Word is that Google is working on an exciting new project, and no, it's not another messenger platform. The colossus that straddles the world of email, browsers, mobile and virtual assistants is quietly making moves to conquer the world of gaming. How? A subtle, three-pronged strategy.
A report from Kotaku's Jason Schreier cites 5 unnamed sources from Google that are apparently clued in to the big G's gaming plans. Google's triple-pronged trident consists of the following elements:
- Some sort of streaming platform
- A hardware product
- Bringing game developers under the Google umbrella, through aggressive recruiting or even wholesale acquisitions of studios
This isn't the first time Google has attempted to dip its toes into the gaming waters. In 2014, the company was reportedly poised to acquire Twitch before Amazon beat Google to it. Rumors also circulating about an Android-based console from Google (similar to Amazon’s Fire TV) for the better part of a decade. Instead, we got the Nexus Player, and the respectable Nvidia Shield TV. Google also incubated Niantic, who had a smash hit with Pokémon GO.
Google moves out from the shadows to the cloud
In recent months, Google hasn't quite been able to keep its moves under wraps. At the Game Developers Conference in March of this year, Google representatives dangled its streaming platform, code-named Yeti, in front of video game companies to gauge interest. Google was also present at E3, allegedly aiming not just to recruit developers, but to acquire entire companies.
So, are we going to see a big box from Google arrive in our living rooms? Not likely. Although hardware is part of the plan, the heavy lifting will likely be outsourced to the cloud. So, we could see a streaming platform similar to Nvidia GeForce Now, Valve Steam Link or the competing projects in the pipeline at Microsoft and EA.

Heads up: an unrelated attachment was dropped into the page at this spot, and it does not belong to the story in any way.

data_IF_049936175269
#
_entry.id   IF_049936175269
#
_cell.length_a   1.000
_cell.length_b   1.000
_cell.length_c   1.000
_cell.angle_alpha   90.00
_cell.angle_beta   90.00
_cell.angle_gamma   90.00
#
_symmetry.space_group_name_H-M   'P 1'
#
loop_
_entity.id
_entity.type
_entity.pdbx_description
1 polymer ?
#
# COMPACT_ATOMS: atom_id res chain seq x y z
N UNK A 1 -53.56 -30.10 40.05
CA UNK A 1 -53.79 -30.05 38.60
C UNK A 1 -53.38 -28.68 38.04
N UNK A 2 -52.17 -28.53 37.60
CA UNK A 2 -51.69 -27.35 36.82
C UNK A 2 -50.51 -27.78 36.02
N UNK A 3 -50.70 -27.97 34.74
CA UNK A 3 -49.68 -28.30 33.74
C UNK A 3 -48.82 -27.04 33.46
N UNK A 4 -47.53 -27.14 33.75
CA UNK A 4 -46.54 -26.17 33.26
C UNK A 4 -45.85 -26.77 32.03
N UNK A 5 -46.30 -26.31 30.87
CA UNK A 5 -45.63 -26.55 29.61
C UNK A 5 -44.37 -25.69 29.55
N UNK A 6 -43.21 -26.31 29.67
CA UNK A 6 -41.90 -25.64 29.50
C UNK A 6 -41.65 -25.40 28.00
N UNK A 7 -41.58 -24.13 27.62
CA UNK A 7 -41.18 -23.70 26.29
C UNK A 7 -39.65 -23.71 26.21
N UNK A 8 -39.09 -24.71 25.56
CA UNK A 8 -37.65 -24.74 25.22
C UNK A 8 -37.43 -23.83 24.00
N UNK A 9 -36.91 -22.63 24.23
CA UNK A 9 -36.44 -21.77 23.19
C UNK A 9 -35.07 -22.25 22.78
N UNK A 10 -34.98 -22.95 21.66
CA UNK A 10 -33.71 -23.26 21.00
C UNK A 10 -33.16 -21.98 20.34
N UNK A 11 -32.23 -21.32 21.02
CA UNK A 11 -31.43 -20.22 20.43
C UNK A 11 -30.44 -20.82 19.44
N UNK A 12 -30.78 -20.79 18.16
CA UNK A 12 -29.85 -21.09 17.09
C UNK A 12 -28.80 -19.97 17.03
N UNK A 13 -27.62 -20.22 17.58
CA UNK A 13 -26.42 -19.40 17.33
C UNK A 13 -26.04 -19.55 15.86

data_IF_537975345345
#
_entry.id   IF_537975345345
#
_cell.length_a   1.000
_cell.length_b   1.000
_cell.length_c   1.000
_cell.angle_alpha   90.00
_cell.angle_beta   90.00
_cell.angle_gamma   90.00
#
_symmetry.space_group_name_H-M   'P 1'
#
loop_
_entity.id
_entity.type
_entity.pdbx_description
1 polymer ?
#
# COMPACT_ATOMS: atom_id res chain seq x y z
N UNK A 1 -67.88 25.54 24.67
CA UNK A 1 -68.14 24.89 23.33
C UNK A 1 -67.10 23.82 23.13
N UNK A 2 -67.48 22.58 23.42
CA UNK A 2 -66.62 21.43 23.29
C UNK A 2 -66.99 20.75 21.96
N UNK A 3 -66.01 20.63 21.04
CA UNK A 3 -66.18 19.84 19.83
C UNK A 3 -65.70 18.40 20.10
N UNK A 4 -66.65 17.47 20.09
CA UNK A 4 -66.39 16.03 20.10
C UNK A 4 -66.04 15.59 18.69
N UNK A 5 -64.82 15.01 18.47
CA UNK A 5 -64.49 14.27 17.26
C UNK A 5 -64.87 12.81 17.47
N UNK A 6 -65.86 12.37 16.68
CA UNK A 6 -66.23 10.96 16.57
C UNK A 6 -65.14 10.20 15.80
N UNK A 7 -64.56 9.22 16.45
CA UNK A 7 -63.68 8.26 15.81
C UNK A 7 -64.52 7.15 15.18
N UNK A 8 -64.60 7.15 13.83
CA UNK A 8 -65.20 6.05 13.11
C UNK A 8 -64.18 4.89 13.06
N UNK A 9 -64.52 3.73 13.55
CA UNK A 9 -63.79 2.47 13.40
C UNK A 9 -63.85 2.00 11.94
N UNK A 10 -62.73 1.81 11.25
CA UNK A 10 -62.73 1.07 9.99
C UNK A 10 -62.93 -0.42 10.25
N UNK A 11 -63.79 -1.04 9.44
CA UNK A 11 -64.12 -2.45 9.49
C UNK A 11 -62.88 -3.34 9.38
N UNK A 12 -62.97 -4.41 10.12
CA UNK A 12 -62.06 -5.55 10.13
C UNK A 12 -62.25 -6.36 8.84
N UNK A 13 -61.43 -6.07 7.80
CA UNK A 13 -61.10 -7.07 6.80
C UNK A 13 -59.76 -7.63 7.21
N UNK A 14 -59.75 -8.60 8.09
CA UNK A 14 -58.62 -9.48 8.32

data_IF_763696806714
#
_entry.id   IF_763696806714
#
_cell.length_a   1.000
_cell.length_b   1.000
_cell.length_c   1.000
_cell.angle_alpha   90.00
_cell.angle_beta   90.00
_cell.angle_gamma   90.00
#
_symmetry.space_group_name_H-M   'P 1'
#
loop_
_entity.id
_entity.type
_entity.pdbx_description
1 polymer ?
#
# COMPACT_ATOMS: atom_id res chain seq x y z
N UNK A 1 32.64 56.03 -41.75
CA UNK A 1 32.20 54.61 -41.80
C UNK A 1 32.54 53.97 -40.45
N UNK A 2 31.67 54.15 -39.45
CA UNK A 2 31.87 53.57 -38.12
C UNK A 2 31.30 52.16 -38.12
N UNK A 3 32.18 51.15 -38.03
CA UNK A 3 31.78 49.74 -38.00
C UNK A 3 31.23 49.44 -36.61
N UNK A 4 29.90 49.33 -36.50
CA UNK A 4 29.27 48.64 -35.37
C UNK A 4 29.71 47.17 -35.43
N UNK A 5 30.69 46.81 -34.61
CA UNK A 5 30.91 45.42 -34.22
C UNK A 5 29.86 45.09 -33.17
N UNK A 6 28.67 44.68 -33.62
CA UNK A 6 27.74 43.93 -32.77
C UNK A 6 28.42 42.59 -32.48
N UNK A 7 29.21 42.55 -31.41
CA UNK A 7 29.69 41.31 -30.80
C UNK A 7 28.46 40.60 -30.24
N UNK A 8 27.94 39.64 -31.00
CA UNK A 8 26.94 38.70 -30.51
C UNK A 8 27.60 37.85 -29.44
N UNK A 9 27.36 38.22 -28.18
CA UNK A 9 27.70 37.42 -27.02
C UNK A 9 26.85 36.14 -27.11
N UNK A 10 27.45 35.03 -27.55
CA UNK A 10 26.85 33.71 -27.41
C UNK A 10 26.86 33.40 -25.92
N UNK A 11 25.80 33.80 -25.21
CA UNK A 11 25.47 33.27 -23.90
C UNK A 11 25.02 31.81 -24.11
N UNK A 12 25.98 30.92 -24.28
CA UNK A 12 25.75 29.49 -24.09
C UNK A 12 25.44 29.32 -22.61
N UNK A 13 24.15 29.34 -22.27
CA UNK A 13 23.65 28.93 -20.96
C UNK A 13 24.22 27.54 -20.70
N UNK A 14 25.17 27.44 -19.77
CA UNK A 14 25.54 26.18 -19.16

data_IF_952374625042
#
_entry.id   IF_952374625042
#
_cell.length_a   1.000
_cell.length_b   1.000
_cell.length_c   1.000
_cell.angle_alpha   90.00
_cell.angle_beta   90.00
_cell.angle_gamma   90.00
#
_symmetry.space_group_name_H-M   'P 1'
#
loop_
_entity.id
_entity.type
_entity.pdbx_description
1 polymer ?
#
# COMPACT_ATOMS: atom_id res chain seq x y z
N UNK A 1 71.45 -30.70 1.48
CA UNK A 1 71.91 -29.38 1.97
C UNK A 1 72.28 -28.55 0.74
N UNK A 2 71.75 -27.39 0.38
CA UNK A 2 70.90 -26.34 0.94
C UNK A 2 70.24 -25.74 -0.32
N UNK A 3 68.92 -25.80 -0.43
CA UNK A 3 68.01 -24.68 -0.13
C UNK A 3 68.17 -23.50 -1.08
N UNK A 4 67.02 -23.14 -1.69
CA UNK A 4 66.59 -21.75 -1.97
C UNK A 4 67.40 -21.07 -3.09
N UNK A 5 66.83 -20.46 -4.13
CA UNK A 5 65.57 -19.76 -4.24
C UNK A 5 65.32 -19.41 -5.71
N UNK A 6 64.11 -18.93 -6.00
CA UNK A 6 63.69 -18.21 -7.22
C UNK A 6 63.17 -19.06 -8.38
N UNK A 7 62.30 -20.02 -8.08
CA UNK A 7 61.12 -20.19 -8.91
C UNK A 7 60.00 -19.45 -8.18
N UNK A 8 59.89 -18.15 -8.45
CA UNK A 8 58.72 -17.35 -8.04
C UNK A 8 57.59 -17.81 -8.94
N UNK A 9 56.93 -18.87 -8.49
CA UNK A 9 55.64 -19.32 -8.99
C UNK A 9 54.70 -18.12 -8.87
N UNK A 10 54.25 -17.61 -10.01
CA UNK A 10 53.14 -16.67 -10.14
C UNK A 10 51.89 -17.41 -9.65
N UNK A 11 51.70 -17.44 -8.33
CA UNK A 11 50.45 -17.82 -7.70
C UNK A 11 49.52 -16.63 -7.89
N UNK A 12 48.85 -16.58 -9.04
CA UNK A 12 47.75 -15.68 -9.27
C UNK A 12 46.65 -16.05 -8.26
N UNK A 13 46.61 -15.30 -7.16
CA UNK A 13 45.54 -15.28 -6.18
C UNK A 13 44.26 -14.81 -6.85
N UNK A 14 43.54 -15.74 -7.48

Google has all the cards in-hand to challenge the big players
You're wondering how Google can think of succeeding in a field where many have tried and failed miserably. It's not easy to develop a service that can compete with gaming specialists, but Google could have all the skills needed to succeed: the company has the capital, the infrastructure and the knowledge necessary to complete the business.
There is no doubt that Google has the necessary capital to be able to carry out a project of this magnitude. Nothing would prevent the company from acquiring departments or entire companies to carry out its plan, as it did with Motorola, Nest and HTC.
Google (at least in some areas of the United States) also has the necessary infrastructure to ensure that streamed content can be enjoyed without interruptions or slowdowns. Google Fiber would allow the company to control the traffic of its gaming service from its data center to the individual homes of users. Speaking of data centers, Google also has a lot of data centers and servers of various kinds all over the world. This would allow the Mountain View company to reduce latency by bringing servers closer to players.
In January 2018, Alphabet's subsidiary even hired Phil Harrison, who certainly has the experience to help. Harrison has spent a lot of time working at Sony and Microsoft as the top manager of the Xbox and PlayStation projects.
The spread of Google products in almost all market areas interested in gaming also show how the company may be able to be the first to break the barrier between hardware and software. Imagine, for example, playing Doom, Project Cars or Final Fantasy in a browser window on your Chromebook, on your smart TV and on your tablet or smartphone with synchronized saves and no loss of quality.
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Google will have to overcome its abominable reputation
Perfect: capital, infrastructure and managers are there. What would prevent Google from succeeding, then?
The biggest problem in the world of gaming is precisely the games on the platform. As we know, recent history teaches us that it doesn't help much to have the best console on the market (for example, the Xbox One X) if you don't have enough titles to attract the attention of gamers.
Google must be able to win the trust of users with attractive, exclusive and quality titles from day one, which could prove to be a titanic undertaking. The company's history would be what discourages developers, and without developers, a platform dies, however good it may be.
To steal a podium position from Sony, Microsoft or even Nintendo, you need much more than a good idea.
It would not be the first time that Google would launch into a titanic enterprise and then abandon the project shortly after. Google+ and Hangouts are just two of the examples that show how an enormous use of resources can then end in nothing because of the company's lack of interest in promoting the service.
Google's console has a long way to go, and the hope is that it will not be a dead end like Google Glass...
What do you think about Yeti? Do you think it can break the deadlock that has lasted for years in the gaming industry?